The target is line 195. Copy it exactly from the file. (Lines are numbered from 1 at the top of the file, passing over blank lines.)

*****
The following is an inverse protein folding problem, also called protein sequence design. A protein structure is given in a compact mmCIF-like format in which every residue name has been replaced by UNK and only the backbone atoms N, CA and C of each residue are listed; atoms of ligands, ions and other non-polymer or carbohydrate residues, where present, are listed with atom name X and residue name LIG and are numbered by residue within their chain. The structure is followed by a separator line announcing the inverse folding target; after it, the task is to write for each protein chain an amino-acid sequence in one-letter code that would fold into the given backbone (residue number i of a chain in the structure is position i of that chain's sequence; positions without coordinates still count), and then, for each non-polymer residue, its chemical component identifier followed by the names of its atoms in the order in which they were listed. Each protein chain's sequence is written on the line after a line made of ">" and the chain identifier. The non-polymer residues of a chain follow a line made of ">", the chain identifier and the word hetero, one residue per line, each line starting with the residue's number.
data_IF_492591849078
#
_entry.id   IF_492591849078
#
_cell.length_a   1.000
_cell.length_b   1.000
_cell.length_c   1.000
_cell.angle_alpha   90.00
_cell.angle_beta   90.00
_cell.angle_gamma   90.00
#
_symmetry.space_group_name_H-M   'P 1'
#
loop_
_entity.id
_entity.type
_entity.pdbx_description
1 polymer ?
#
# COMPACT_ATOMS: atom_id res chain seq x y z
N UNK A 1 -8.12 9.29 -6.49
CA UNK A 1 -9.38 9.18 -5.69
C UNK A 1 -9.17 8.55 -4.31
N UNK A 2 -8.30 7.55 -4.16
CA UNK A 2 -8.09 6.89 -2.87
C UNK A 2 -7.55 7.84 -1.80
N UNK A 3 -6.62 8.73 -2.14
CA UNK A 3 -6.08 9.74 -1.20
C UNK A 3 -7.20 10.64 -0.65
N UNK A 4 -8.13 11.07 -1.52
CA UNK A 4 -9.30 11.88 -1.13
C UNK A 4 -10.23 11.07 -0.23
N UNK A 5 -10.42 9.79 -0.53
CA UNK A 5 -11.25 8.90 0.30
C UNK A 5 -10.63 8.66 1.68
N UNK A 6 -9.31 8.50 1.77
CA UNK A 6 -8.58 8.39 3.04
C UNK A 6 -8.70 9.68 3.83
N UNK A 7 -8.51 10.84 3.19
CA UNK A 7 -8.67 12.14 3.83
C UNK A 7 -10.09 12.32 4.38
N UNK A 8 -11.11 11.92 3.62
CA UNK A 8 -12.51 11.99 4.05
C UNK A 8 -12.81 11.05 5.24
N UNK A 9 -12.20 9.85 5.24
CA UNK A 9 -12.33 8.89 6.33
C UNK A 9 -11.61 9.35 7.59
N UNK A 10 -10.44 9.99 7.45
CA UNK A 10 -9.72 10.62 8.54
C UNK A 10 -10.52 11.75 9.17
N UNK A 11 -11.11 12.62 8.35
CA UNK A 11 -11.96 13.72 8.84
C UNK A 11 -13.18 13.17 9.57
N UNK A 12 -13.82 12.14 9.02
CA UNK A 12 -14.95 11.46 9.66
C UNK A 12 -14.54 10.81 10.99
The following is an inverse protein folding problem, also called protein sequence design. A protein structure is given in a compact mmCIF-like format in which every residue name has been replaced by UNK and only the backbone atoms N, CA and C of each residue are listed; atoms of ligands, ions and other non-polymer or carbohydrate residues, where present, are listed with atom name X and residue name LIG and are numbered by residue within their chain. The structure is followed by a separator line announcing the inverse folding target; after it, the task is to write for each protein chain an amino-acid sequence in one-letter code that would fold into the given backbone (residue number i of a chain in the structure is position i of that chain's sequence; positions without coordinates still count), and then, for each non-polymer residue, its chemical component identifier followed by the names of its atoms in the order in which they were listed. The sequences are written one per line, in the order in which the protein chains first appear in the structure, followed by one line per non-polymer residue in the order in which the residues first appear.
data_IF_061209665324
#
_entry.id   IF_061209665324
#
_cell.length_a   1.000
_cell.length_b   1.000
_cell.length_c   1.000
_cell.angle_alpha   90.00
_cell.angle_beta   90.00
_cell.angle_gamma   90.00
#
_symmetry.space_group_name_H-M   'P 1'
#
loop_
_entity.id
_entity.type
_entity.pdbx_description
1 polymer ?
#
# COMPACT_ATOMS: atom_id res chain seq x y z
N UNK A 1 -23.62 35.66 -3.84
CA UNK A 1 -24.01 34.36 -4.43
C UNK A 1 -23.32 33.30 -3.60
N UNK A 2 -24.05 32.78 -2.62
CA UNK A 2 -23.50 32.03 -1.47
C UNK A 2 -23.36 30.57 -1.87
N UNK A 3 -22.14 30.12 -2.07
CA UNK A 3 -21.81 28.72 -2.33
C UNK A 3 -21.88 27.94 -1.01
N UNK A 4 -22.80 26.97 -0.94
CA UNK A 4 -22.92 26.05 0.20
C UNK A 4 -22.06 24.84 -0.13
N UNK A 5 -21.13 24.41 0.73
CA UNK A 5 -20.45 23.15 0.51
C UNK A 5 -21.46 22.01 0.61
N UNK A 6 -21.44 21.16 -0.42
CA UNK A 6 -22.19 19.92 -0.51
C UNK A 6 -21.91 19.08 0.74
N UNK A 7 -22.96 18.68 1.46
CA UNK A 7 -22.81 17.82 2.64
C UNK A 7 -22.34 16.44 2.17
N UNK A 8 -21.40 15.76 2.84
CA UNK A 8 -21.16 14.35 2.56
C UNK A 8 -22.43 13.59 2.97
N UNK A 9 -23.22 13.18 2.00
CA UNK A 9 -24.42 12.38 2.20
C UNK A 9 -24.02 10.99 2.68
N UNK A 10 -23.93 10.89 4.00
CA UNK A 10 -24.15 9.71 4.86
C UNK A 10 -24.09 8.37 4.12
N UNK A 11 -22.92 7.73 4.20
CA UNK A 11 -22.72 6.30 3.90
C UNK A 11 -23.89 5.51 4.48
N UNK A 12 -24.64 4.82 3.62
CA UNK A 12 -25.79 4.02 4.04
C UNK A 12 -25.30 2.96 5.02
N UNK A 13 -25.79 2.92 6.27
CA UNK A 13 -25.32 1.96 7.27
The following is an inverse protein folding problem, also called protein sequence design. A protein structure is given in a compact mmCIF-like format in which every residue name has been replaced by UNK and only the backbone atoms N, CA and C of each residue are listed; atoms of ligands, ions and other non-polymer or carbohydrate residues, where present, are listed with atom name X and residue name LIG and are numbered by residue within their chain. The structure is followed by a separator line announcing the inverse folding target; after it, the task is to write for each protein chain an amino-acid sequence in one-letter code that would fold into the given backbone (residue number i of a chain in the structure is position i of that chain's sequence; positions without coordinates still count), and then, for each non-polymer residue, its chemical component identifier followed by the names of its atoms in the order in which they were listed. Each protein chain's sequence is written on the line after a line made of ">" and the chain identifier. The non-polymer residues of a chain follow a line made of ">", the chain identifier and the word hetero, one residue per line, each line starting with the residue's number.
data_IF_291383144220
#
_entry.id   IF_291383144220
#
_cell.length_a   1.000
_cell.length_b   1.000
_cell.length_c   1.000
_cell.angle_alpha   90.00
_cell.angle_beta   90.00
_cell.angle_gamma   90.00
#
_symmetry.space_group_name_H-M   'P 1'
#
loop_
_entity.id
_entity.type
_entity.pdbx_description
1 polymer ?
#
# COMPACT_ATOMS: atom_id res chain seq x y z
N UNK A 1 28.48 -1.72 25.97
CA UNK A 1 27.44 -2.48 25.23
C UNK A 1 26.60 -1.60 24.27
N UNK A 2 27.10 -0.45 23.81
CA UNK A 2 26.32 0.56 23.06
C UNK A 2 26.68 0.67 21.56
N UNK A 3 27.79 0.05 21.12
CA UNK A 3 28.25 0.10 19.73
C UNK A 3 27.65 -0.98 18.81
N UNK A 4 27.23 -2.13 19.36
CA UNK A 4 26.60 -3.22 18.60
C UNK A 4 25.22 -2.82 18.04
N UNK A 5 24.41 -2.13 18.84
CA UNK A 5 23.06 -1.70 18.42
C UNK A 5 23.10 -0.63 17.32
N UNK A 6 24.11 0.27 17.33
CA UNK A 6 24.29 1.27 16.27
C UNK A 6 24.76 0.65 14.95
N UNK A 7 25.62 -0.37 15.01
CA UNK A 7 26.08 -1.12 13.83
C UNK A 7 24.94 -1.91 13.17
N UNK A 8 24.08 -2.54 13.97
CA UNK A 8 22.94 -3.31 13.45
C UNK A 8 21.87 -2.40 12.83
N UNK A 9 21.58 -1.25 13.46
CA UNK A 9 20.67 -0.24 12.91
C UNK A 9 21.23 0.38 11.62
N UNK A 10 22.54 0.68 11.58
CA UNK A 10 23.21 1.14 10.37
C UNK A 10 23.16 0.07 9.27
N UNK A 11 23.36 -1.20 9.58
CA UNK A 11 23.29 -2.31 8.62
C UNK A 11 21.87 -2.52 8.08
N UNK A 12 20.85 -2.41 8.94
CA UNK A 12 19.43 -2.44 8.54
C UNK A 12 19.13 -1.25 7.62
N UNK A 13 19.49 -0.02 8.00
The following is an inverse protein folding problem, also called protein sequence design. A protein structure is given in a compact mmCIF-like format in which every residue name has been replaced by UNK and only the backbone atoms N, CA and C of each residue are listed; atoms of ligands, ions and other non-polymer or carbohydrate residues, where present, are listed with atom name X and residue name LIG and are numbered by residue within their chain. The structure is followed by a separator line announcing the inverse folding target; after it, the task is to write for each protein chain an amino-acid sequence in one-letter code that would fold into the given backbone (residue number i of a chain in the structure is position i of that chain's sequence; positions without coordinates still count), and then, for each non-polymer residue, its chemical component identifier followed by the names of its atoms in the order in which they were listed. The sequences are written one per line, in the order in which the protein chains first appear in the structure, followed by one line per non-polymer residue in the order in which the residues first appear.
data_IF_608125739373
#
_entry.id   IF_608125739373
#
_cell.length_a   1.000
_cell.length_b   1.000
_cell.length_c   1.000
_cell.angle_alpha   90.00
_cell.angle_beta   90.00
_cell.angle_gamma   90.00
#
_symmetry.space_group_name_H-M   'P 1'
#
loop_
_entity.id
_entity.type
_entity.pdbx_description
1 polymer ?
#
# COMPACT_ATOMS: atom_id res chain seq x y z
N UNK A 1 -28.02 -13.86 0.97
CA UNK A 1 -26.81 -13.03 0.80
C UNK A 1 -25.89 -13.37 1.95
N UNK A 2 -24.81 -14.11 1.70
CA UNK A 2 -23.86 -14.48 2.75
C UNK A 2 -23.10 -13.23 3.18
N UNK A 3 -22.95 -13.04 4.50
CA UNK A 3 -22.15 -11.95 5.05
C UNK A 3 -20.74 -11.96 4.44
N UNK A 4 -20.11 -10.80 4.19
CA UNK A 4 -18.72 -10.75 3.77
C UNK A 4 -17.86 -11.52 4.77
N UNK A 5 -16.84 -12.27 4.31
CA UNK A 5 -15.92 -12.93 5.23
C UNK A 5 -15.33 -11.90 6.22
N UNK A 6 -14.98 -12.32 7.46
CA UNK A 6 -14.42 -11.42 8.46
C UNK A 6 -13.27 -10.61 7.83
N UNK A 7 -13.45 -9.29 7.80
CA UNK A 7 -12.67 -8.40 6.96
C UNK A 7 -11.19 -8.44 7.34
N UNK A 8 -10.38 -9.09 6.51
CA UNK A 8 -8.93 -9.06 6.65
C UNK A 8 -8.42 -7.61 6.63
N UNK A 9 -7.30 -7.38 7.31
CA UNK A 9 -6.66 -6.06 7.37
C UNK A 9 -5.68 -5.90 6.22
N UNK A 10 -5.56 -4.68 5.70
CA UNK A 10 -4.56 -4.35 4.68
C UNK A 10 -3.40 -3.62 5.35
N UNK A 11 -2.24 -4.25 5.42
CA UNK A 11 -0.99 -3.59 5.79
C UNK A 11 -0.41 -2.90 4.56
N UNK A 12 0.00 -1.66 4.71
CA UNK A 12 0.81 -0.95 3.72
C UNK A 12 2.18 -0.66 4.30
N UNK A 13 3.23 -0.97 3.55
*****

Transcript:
# COMPACT_ATOMS: atom_id res chain seq x y z